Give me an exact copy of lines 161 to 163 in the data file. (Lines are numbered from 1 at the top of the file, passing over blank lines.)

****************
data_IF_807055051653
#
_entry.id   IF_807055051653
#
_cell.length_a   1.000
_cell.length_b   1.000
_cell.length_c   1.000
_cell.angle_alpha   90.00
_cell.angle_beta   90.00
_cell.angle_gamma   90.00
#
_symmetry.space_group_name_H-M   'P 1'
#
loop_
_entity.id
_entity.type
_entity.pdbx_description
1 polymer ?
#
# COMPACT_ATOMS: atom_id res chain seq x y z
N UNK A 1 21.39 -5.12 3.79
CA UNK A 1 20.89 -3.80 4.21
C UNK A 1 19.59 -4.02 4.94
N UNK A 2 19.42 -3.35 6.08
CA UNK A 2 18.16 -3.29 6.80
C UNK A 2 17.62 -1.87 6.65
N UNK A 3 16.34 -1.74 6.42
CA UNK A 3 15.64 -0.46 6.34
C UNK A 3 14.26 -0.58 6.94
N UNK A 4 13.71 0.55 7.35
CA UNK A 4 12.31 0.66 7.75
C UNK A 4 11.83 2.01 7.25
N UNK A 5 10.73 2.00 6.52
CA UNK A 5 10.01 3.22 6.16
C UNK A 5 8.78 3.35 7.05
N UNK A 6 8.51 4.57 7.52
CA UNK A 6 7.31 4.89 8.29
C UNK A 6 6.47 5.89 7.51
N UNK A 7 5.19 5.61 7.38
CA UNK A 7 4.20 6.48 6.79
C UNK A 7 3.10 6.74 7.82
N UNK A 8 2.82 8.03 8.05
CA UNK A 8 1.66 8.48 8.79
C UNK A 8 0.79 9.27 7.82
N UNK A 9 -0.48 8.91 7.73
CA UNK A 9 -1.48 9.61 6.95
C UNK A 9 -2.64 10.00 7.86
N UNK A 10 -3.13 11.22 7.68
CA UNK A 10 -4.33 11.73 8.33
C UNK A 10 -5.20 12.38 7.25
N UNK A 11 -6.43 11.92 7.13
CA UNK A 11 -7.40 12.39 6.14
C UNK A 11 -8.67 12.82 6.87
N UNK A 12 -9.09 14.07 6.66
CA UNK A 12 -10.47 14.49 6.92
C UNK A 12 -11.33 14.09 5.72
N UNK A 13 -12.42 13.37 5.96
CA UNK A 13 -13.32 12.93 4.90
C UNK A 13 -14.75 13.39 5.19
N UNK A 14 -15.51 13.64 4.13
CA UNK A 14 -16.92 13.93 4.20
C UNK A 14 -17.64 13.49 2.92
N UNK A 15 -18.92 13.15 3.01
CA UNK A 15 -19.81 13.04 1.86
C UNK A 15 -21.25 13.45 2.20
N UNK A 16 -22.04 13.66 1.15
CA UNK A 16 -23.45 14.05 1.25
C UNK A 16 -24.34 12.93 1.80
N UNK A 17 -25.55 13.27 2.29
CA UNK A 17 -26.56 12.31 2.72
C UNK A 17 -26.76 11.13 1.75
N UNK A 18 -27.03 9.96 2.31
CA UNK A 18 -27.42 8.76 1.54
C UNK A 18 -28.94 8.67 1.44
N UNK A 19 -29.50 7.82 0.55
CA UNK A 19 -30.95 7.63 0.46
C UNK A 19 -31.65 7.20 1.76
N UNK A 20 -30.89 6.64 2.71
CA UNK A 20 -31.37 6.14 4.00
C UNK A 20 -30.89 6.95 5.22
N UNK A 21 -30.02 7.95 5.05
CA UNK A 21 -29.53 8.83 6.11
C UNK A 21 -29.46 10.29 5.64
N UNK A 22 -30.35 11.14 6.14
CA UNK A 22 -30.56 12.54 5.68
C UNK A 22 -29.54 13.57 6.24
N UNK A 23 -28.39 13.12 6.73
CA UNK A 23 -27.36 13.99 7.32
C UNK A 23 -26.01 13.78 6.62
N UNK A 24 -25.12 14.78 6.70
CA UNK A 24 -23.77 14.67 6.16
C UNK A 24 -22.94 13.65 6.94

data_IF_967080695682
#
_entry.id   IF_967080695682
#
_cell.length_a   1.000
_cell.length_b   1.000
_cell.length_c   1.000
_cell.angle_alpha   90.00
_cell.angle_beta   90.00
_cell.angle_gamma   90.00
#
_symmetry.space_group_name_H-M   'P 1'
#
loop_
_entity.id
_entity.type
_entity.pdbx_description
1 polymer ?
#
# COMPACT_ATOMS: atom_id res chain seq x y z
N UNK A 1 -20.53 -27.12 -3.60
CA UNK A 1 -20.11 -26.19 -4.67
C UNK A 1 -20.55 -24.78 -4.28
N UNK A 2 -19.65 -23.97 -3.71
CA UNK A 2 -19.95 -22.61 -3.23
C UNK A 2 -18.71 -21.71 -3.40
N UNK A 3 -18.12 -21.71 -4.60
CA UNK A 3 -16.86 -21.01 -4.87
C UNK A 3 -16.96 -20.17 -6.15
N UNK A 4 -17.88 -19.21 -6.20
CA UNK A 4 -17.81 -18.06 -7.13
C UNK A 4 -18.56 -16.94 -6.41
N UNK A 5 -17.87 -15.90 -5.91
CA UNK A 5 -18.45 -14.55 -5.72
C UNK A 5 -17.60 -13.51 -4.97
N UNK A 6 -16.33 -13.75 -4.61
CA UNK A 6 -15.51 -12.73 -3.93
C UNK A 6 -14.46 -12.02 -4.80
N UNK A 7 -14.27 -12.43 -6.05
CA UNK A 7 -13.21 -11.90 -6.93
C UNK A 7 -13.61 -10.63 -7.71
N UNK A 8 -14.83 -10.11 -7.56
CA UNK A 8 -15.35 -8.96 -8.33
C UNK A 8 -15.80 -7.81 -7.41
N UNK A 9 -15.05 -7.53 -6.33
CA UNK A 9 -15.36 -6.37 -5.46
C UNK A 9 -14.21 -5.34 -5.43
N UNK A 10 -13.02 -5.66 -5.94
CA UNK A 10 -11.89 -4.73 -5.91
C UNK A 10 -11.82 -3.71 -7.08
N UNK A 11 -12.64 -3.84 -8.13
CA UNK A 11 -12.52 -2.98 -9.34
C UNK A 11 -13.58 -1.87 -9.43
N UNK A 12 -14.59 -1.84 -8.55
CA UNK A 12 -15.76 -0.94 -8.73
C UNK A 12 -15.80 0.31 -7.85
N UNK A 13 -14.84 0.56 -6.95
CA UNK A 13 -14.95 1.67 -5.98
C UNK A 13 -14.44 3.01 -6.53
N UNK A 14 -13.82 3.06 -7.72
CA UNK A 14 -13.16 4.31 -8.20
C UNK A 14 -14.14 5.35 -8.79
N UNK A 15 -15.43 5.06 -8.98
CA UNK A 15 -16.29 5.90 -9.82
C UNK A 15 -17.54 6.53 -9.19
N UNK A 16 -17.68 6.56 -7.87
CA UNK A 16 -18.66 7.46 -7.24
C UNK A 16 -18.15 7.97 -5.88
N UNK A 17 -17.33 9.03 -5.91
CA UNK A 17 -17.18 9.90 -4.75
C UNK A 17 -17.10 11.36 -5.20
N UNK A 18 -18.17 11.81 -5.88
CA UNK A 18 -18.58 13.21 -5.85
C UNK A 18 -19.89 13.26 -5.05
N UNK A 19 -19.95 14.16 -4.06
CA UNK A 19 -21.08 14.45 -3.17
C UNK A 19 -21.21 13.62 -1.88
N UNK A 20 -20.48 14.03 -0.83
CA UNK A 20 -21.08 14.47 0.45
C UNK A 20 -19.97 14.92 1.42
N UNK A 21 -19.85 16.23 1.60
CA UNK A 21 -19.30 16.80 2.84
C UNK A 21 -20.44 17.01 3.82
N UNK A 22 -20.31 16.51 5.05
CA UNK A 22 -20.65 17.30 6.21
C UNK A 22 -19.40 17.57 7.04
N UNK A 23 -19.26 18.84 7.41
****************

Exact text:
N UNK A 17 -17.33 9.03 -5.91
CA UNK A 17 -17.18 9.90 -4.75
C UNK A 17 -17.10 11.36 -5.20